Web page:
Charles Hull

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This article is about a military award winner. For the inventor of stereolithography, see Chuck Hull.
Charles Hull
Victoria Cross Medal without Bar.png
Born 24 July 1890
Harrogate, West Riding of Yorkshire, England
Died 21 February 1953
Leeds, West Yorkshire
Buried at Woodhouse Lane Cemetery, Leeds
Allegiance  United Kingdom
Service/branch Flag of the British Army.svg British Army
Rank Corporal
Unit 21st Lancers
Battles/wars World War I
Awards Victoria Cross
Croix de Guerre
Other work Police officer

Charles Hull VC (24 July 1890 – 21 February 1953) was an English recipient of the Victoria Cross, the highest and most prestigious award for gallantry in the face of the enemy that can be awarded to British and Commonwealth forces during the First World War.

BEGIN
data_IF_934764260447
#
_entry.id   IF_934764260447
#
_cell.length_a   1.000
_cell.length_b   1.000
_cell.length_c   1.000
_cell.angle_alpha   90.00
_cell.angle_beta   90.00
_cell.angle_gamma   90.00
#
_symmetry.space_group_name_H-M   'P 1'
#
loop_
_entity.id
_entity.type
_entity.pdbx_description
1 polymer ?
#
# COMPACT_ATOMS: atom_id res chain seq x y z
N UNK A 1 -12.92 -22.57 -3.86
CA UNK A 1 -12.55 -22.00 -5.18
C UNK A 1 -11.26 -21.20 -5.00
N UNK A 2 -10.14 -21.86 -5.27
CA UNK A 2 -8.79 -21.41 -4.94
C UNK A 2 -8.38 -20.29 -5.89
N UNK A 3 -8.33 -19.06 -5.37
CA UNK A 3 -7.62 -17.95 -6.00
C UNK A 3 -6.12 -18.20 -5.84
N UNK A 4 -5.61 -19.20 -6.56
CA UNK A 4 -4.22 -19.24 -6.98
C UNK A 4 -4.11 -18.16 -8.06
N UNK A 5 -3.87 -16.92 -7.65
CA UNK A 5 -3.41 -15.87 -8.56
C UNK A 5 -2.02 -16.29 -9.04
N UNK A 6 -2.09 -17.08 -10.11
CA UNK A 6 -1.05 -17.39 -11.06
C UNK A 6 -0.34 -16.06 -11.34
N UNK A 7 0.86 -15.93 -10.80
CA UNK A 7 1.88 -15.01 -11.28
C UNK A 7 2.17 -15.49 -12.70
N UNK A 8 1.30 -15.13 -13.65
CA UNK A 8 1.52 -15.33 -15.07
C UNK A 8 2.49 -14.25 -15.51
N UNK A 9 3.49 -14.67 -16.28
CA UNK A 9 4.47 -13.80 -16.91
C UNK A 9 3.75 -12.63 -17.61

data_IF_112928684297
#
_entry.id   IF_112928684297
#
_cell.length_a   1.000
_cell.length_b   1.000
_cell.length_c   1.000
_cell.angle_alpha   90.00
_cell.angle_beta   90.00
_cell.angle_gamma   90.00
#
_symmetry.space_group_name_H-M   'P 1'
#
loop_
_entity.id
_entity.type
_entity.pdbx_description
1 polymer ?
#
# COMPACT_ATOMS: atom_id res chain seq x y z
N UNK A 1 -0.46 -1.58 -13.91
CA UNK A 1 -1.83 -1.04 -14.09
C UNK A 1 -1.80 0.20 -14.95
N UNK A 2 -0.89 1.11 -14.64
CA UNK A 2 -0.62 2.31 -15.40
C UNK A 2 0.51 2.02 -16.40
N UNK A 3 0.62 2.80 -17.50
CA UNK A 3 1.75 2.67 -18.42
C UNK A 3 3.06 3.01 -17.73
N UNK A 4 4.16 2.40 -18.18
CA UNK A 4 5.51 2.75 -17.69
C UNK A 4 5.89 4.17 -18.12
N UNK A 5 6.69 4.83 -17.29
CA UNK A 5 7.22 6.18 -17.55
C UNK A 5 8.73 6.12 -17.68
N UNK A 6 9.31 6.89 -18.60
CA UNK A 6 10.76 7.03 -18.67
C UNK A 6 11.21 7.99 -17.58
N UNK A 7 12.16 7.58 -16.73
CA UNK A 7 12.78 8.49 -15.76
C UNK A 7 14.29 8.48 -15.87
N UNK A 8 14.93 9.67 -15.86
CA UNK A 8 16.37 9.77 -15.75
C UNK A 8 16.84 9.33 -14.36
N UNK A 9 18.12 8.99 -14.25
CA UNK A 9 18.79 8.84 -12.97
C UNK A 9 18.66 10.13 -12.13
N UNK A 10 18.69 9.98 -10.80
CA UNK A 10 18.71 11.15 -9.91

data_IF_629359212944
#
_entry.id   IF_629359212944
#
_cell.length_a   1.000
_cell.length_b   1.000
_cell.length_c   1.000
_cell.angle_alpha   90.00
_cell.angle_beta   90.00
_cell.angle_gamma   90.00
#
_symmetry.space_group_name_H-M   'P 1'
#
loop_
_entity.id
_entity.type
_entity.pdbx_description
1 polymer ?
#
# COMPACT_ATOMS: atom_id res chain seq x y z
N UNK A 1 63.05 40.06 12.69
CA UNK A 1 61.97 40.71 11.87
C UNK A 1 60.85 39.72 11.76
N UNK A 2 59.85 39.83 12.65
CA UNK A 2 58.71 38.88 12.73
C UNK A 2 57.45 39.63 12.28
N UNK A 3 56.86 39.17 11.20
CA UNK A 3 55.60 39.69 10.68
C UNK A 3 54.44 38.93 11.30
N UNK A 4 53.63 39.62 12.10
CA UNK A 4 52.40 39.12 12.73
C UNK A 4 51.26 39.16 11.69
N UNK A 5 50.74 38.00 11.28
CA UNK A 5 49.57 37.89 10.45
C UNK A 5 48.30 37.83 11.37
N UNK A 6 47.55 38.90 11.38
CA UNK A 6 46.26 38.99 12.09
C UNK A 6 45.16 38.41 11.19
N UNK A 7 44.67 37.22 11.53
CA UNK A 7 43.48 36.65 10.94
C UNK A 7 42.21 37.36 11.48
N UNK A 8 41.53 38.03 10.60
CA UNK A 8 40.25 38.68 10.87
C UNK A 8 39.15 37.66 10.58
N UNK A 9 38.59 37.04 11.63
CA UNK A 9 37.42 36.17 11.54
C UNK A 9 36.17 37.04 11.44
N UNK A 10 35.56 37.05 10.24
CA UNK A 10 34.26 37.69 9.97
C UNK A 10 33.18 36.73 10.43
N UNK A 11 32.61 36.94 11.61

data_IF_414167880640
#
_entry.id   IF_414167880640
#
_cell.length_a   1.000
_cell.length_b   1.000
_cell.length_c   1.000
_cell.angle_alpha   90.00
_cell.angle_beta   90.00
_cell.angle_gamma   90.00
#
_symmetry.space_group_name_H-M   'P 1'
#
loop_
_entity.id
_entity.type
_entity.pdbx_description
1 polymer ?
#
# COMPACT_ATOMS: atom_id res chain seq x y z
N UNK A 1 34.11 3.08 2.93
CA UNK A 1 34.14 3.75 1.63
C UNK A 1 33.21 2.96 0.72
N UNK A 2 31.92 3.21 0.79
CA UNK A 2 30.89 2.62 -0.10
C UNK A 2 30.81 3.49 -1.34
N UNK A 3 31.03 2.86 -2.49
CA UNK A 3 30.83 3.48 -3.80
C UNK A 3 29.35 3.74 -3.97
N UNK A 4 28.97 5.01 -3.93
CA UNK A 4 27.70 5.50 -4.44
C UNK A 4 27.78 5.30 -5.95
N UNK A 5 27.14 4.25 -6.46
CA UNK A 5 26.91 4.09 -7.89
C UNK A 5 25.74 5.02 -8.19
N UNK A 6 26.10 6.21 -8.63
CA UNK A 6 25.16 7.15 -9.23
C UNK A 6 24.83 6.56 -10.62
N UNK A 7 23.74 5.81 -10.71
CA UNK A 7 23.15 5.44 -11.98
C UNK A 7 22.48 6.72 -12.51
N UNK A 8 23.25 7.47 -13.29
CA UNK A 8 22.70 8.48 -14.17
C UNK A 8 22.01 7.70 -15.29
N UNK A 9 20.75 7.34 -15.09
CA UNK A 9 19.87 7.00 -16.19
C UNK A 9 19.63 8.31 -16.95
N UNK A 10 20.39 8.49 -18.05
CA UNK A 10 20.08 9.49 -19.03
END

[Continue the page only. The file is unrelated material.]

Hull was 25 years old, and a private in the 21st Lancers (Empress of India's), British Army during the First World War when the following deed took place on the North West Frontier of British India for which he was awarded the VC.

On 5 September 1915 at Hafiz Kor, N.W. Frontier, India, Private Hull rescued an officer from certain death at the hands of the tribesmen. The citation was published in the London Gazette on 3 March 1916 and read:

"1053 Private (Shoeing-Smith) Charles Hull, 21st Lancers.

For most conspicuous bravery. When under close fire of the enemy, who were within a few yards, he rescued Captain G. E. D. Learoyd, whose horse had been shot, by taking him up behind him and galloping into safety. Shoeing-Smith Hull acted entirely on his own initiative, and saved his officer's life at the imminent risk of his own."[1]

He later achieved the rank of corporal. After the war he joined Leeds Constabulary.

The Medal[edit]

His VC is on display in The Queen's Royal Lancers and Nottinghamshire Yeomanry Museum in Thoresby Park, Nottinghamshire.


  1. ^ The London Gazette: no. 29496. p. 2349. 3 March 1916. Retrieved 10 June 2013.

External links[edit]